FOLLOWING its first post-programme surveillance mission to Cyprus, staff of the EC and the ECB made the following statement:
“The reforms undertaken by Cyprus during the programme have started to bear fruit with robust economic growth and positive developments in the financial sector. Fiscal consolidation has been crucial for strengthening the credibility of the policy framework and facilitating market access of the sovereign. It is important to safeguard these achievements, including by withstanding the increased expenditure pressure. We note that the reform momentum has significantly weakened, with crucial legislation still awaiting adoption. Therefore, the mission encouraged the authorities to renew their efforts on this front to improve Cyprus’s growth potential and attract more foreign investment.
“Economic growth in 2016 has been stronger than expected, supporting fiscal performance. Growth has been driven by tourism and private consumption, which was supported by the effect of declining prices on real income and improving labour market conditions. Real GDP growth in 2016 is expected to exceed 2½%, and to remain strong in 2017. Unemployment is perceptibly declining, albeit long term and youth unemployment remain very high. Fiscal consolidation has continued and the government’s 2016 primary surplus target for 2016 is within reach. With the improved economic environment, the pressure for fiscal relaxation has increased. This should be resisted as fiscal risks remain significant; and because the downward path of public debt still remains to be firmly anchored. It is essential that legislative steps with a budgetary impact, such as the abolition of the immovable property tax, be compensated through well-specified measures at all government levels. In light of the fiscal risk, the mission underlined that fiscal discipline needs to be pursued, including by containing the public sector wage bill.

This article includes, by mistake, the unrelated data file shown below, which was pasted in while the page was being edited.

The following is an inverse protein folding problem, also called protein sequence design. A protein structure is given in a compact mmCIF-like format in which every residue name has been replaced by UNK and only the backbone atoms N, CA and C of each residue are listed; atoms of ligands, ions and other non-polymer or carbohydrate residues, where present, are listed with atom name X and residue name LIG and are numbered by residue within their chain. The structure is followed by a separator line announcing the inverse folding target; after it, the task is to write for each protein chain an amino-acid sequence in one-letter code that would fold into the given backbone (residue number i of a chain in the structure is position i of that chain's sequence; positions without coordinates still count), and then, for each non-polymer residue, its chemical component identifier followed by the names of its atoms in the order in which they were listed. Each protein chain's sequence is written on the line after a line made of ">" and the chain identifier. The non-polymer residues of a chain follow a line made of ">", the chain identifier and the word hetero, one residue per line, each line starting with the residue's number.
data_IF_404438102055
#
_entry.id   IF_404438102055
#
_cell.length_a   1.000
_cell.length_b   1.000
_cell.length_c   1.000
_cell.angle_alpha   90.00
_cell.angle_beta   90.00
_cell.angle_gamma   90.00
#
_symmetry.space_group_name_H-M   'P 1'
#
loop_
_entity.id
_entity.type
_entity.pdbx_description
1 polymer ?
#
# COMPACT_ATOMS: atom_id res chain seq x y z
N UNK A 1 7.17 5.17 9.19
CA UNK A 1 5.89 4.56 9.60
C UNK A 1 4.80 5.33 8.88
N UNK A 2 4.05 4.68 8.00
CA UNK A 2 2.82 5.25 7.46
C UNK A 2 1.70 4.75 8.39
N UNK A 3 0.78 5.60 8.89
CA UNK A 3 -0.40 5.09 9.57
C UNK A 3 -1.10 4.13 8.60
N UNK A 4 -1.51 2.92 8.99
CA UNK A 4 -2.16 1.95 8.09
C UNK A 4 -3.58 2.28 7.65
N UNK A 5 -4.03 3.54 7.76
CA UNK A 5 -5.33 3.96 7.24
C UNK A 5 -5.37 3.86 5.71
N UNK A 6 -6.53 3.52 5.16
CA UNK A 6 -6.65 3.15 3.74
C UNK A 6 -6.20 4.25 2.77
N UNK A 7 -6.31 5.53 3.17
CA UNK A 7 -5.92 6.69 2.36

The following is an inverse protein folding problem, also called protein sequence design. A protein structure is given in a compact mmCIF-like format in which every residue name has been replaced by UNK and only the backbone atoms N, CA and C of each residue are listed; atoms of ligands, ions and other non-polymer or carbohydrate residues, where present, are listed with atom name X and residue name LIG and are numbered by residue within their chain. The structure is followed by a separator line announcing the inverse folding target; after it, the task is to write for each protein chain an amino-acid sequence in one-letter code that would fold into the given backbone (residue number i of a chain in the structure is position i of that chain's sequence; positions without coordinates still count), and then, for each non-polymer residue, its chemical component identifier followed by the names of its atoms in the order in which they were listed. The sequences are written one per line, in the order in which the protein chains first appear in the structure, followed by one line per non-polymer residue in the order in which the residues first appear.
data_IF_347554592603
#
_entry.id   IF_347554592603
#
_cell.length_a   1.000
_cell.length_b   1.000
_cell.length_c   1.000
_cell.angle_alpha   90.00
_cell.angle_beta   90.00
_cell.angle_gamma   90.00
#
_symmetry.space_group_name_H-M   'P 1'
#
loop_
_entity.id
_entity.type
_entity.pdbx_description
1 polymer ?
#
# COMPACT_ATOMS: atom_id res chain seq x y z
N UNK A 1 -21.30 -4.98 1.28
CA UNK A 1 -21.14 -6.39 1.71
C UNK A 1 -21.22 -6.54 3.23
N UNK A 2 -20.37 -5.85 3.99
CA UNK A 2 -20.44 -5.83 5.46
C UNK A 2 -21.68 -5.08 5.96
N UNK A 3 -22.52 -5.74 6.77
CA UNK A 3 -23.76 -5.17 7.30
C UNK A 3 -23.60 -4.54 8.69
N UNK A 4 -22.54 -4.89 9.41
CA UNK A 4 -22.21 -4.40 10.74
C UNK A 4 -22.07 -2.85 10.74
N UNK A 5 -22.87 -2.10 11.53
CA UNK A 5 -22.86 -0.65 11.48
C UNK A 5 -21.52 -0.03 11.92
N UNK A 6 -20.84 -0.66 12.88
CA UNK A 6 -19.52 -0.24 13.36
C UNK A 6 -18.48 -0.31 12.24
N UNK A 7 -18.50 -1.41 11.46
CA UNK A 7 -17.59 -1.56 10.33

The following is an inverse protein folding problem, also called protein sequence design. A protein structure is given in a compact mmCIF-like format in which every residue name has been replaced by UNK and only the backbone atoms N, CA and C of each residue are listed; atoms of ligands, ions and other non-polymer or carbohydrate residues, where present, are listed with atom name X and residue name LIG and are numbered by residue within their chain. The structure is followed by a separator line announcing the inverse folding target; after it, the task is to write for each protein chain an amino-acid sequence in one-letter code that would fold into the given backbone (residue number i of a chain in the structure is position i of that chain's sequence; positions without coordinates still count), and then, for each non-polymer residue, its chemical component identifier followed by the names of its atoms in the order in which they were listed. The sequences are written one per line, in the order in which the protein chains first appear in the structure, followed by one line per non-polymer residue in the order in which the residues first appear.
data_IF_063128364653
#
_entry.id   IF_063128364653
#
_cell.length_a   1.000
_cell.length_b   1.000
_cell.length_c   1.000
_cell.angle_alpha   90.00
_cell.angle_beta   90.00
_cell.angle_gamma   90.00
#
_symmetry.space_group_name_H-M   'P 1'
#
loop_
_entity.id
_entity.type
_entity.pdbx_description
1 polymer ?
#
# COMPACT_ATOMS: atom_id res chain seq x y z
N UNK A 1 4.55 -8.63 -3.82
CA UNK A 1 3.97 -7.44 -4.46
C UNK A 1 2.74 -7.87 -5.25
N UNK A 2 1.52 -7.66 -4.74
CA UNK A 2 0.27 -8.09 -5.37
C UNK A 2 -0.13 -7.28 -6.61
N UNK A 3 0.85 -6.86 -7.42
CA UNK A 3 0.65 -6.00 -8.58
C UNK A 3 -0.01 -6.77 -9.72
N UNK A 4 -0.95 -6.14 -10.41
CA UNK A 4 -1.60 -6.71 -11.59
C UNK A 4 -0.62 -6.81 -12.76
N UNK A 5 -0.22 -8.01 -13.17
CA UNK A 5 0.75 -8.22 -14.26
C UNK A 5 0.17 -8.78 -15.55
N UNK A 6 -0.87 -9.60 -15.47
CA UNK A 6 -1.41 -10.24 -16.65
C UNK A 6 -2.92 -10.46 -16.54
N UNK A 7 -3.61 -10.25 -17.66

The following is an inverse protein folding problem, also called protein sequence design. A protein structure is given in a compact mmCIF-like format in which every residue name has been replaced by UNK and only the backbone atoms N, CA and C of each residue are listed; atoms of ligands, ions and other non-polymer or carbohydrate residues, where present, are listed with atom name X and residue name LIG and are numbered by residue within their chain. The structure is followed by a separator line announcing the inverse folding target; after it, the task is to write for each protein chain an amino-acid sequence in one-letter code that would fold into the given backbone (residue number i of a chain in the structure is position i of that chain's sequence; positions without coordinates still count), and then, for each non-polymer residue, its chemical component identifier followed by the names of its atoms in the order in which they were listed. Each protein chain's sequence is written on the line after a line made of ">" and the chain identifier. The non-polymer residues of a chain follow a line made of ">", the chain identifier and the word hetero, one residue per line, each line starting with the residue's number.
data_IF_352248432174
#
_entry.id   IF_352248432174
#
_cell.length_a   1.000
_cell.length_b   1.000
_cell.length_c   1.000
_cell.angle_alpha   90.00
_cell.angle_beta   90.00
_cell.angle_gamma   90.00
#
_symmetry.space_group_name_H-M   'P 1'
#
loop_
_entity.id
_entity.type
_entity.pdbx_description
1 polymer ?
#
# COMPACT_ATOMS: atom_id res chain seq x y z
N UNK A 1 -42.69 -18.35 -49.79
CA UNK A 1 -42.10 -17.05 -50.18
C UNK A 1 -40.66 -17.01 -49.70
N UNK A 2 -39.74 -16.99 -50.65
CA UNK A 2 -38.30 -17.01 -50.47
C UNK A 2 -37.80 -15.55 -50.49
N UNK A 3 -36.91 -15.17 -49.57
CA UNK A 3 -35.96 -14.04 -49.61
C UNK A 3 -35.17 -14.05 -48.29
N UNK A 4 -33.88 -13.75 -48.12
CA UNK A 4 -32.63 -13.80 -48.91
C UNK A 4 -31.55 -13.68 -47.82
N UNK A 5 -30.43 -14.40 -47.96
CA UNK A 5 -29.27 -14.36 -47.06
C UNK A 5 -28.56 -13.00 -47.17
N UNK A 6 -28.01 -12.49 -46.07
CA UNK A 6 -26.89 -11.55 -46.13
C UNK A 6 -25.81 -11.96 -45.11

“Accelerated loan restructuring efforts and the more supportive economic environment have led to a decline in the outstanding stock of non-performing loans (NPLs). However, NPLs remain at a very high level. The return of confidence has allowed banks to broaden their deposit base, improve liquidity and capital buffers. Their profitability, however, is constrained by a declining net interest margin and the need for additional provisioning. While new lending is strengthening, total credit to the economy continued to contract due to necessary balance sheet deleveraging, including through loan write-offs and restructurings. The mission underlined the need to pursue more forcefully the loan restructuring efforts, by making full use of all available tools, in order to accelerate the pace of reduction of NPLs.
“The new insolvency and foreclosure frameworks are important achievements, but their implementation has to be stepped up. These tools are essential to help reduce the high levels of private debt and NPLs, as they provide debtors and creditors with diversified and efficient means to resolve unviable debts and reallocate economic resources to more productive uses. Their use has been limited so far due to the increasing recourse to debt-to-asset swaps, which is welcome; but also due to slow administrative capacity building and the reluctance of some stakeholders to engage in time-consuming procedures. The mission highlighted the need to increase administrative capacity and strengthen the efficiency of legal proceedings, in order to facilitate the use of the insolvency and foreclosure frameworks.
“The pace of structural reform has considerably slowed. In the view of the mission, it is crucial to renew the reform momentum, including by legislating critical, but much delayed reforms. This includes key areas, such as public administration and the national health system. To further improve the business environment and attract more investment, progress needs to be achieved in key areas such as setting up a sustainable and efficient title deeds transfer system, modernising the justice system, and pursuing the efforts towards privatisation and the reform of the electricity market.
“The mission would like to thank the Cypriot authorities and the IMF for their constructive and open discussions. The next PPS mission will take place in spring 2017.”
(Cyprus is now subject to six-monthly post-programme surveillance (PPS) until at least 75% of the financial assistance it received has been repaid.)